USA defense chief calls for deepening anti-terror cooperation with Pakistan

USA defense chief calls for deepening anti-terror cooperation with Pakistan

USA defense chief calls for deepening anti-terror cooperation with Pakistan

Top military leadership met on Tuesday to discuss internal and regional security developments in a Corps Commanders Conference in Rawalpindi, chaired by Chief of Army Staff (COAS) General Qamar Javed Bajwa.

Sources in the federal government said Mattis was told that Pakistan would not conduct any joint operation inside its territory, reiterating that any evidence about the presence of terrorist networks on its soil should be shared with the civil and military leadership.

Sources claimed that the meeting was held in a cordial environment and the USA side also acknowledged Pakistan's concerns regarding the Indian military presence in Afghanistan and even hinted at playing some role in the resolution of disputes between the two South Asian nuclear states, including the core issue of Kashmir. We are still suffering very badly from the Afghan war.

A day after US Defense Secretary Jim Mattis' meeting with Pakistan's officials in Islamabad, Foreign Minister, Khawaja Asif, said that Islamabad had been assured that there would be no military role for India in Afghanistan.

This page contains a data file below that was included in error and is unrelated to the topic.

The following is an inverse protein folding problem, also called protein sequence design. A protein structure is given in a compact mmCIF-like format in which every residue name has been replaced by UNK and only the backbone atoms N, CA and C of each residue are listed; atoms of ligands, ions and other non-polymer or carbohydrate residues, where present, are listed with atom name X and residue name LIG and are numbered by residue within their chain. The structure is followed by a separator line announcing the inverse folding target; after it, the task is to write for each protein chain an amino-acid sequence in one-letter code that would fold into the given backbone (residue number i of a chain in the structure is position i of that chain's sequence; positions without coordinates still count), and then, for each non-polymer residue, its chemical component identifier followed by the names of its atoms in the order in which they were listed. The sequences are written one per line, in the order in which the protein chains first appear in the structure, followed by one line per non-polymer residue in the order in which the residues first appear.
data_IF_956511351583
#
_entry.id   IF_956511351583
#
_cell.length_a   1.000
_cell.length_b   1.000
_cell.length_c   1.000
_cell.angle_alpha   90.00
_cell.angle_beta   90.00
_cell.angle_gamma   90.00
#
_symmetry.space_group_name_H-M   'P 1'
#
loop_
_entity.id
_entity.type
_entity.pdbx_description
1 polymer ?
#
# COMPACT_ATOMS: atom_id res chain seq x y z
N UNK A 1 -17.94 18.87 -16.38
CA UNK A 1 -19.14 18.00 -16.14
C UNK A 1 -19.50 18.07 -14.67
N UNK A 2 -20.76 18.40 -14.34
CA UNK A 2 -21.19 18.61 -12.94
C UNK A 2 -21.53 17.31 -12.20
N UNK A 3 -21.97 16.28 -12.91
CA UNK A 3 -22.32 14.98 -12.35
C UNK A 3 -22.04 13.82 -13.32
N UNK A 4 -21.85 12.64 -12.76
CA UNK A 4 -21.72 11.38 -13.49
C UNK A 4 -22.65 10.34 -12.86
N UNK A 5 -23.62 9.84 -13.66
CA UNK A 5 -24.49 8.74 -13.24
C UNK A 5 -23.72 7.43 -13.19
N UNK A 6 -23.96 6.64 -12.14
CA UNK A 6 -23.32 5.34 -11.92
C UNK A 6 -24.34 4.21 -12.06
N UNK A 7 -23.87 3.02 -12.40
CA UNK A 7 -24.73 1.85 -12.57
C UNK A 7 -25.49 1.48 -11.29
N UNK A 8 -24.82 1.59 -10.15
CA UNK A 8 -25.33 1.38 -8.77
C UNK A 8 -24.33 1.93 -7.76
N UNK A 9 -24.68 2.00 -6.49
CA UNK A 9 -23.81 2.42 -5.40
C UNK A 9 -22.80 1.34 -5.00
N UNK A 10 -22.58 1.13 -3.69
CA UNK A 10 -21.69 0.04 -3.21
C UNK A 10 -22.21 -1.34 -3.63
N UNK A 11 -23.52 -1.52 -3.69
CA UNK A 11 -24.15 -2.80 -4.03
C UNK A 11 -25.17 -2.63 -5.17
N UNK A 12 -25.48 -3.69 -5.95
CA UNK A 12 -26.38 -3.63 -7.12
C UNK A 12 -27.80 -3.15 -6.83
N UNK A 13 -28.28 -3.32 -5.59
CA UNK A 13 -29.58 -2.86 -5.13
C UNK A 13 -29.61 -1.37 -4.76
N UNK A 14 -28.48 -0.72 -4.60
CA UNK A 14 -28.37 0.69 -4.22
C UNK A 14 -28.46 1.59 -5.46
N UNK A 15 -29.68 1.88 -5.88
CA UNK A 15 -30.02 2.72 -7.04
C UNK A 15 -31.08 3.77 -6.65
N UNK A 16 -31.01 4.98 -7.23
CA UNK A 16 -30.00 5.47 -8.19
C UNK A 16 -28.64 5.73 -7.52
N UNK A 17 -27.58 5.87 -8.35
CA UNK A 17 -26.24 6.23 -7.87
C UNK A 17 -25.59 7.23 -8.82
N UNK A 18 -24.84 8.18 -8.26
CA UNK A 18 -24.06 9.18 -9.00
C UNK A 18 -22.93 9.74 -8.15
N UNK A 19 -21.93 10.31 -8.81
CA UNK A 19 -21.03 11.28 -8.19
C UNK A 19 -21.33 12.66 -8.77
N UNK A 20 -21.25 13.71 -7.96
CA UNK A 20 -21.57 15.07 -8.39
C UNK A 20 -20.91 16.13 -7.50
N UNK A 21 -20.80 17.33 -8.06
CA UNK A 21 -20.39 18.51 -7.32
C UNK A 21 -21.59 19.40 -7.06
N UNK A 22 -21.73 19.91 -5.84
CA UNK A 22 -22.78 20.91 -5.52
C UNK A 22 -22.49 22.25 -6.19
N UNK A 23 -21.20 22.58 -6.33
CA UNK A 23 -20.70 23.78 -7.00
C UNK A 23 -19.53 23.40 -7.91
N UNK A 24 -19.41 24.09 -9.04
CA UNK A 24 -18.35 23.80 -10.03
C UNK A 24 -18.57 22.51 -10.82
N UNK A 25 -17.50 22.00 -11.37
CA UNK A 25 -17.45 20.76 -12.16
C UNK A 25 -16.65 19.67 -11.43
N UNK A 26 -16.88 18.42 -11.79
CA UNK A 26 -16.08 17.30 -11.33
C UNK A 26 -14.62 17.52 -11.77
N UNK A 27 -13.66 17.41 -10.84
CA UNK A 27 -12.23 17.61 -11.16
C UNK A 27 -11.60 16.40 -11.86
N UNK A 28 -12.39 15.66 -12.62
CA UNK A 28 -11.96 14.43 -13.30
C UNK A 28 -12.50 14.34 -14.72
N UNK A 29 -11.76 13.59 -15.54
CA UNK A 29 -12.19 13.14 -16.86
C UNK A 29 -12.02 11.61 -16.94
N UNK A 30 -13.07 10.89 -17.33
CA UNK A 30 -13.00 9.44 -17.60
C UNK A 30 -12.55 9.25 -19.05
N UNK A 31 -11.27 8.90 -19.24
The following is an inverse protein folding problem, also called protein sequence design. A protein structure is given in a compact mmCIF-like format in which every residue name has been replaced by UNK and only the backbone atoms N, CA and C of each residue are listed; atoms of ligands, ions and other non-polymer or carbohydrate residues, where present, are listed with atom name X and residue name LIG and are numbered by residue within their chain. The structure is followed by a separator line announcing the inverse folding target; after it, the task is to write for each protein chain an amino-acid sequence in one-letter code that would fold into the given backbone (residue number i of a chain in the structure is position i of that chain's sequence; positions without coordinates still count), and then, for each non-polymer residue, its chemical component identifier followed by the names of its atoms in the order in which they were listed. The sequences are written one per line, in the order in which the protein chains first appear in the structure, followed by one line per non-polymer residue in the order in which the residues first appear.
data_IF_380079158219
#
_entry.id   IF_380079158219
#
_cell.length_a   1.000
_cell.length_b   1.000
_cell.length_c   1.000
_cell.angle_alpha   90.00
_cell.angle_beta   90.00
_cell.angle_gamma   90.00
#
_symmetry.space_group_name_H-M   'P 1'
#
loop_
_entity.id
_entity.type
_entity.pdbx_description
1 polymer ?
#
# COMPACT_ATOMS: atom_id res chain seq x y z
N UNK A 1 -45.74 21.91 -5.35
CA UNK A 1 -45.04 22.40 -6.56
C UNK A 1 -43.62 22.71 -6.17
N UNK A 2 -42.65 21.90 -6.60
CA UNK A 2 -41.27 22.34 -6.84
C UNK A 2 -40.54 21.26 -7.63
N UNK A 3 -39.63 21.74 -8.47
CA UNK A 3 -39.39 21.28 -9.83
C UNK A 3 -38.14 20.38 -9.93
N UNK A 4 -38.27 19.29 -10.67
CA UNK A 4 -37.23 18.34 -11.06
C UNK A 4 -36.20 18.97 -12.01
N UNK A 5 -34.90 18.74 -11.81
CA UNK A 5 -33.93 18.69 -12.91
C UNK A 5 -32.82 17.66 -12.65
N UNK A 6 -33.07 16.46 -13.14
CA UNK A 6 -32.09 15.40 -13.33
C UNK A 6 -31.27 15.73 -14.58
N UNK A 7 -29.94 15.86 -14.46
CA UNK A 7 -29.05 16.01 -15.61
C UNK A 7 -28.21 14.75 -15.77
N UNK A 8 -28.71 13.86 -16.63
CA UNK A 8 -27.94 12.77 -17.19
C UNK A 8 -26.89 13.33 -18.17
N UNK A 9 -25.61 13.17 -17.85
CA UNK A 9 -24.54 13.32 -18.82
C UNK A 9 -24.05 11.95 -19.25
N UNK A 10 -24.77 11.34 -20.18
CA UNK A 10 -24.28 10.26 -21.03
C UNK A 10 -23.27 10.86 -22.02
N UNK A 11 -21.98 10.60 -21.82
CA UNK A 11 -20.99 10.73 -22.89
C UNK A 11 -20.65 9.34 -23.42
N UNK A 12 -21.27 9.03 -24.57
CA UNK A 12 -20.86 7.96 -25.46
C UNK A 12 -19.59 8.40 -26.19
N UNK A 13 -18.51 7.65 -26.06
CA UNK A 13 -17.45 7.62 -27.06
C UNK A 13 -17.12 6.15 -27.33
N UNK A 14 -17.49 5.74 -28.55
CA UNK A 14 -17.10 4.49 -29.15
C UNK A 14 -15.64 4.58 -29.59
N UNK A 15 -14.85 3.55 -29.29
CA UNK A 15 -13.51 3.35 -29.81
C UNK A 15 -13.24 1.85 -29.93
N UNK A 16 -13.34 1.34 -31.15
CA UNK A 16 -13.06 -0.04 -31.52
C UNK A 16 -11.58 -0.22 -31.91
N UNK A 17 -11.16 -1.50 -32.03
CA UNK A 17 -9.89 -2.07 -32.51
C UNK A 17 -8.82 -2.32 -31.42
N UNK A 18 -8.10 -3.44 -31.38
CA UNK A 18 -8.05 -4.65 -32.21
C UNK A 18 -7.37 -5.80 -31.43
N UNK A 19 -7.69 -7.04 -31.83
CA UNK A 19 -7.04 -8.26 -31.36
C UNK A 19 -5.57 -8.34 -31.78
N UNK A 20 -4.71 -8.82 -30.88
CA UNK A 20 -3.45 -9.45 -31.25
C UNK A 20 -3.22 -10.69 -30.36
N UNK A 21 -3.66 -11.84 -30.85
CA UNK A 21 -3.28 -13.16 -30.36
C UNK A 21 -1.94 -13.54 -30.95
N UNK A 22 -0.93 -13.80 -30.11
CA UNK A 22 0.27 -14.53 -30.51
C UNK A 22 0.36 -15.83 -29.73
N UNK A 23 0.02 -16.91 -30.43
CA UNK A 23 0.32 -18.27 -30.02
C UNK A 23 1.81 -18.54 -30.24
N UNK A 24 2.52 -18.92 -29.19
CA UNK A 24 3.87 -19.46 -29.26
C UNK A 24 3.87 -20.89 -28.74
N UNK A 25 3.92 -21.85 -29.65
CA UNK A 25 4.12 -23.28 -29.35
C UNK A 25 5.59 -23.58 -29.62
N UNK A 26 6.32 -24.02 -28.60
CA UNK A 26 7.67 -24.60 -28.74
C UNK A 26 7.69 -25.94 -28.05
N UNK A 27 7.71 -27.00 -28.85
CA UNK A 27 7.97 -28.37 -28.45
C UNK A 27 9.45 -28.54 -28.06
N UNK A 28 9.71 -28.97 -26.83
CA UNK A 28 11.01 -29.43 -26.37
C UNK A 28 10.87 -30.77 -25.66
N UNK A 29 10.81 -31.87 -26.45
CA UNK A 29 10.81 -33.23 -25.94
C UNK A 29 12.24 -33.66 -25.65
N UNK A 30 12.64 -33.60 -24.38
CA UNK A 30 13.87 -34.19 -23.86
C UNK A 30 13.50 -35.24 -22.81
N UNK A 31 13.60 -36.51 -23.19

During meeting with the United States defence chief, it was decided that the dialogue process between the two countries would continue through diplomatic contacts.

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When asked if he would "prod" Islamabad to take more action, he replied: "That's not the way I deal with issues". "We are not putting forward any demands to Pakistan, but we want to work together", the report said.

When asked about U.S. efforts to push Pakistan to clear safe havens, Central Intelligence Agency director Mike Pompeo suggested Washington was prepared to move if its ally failed to act. "In the absence of the Pakistanis achieving that, we are going to do everything we can to make sure that that safe haven no longer exists", he said.

President Donald Trump first signalled that the U.S. was reassessing its fractious relations with Pakistan in August when he accused Islamabad of harbouring "agents of chaos".

The impasse showed no signs of easing up even after Defence Secretary James Mattis visited Islamabad on Monday. His fierce criticism sparked anti-US protests in Islamabad.

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